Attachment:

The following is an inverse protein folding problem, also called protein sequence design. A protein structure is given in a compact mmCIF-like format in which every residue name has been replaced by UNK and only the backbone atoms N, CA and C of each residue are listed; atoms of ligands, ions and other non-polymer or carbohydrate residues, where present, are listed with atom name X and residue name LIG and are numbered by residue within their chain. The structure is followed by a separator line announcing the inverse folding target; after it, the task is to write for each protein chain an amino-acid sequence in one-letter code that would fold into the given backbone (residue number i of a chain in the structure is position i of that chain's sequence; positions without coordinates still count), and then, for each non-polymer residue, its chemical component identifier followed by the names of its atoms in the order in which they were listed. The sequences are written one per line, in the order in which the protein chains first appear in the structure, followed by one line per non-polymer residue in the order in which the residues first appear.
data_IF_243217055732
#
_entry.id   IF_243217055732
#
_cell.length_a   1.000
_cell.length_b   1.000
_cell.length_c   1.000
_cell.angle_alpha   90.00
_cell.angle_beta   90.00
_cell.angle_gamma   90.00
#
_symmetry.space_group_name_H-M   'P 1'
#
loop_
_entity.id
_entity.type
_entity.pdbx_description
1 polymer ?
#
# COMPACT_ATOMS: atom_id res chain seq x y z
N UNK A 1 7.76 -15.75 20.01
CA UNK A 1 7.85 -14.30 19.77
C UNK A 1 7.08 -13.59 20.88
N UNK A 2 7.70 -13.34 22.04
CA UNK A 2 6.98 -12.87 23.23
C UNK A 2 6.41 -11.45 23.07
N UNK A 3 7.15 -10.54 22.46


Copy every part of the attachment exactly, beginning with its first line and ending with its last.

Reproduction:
The following is an inverse protein folding problem, also called protein sequence design. A protein structure is given in a compact mmCIF-like format in which every residue name has been replaced by UNK and only the backbone atoms N, CA and C of each residue are listed; atoms of ligands, ions and other non-polymer or carbohydrate residues, where present, are listed with atom name X and residue name LIG and are numbered by residue within their chain. The structure is followed by a separator line announcing the inverse folding target; after it, the task is to write for each protein chain an amino-acid sequence in one-letter code that would fold into the given backbone (residue number i of a chain in the structure is position i of that chain's sequence; positions without coordinates still count), and then, for each non-polymer residue, its chemical component identifier followed by the names of its atoms in the order in which they were listed. The sequences are written one per line, in the order in which the protein chains first appear in the structure, followed by one line per non-polymer residue in the order in which the residues first appear.
data_IF_243217055732
#
_entry.id   IF_243217055732
#
_cell.length_a   1.000
_cell.length_b   1.000
_cell.length_c   1.000
_cell.angle_alpha   90.00
_cell.angle_beta   90.00
_cell.angle_gamma   90.00
#
_symmetry.space_group_name_H-M   'P 1'
#
loop_
_entity.id
_entity.type
_entity.pdbx_description
1 polymer ?
#
# COMPACT_ATOMS: atom_id res chain seq x y z
N UNK A 1 7.76 -15.75 20.01
CA UNK A 1 7.85 -14.30 19.77
C UNK A 1 7.08 -13.59 20.88
N UNK A 2 7.70 -13.34 22.04
CA UNK A 2 6.98 -12.87 23.23
C UNK A 2 6.41 -11.45 23.07
N UNK A 3 7.15 -10.54 22.46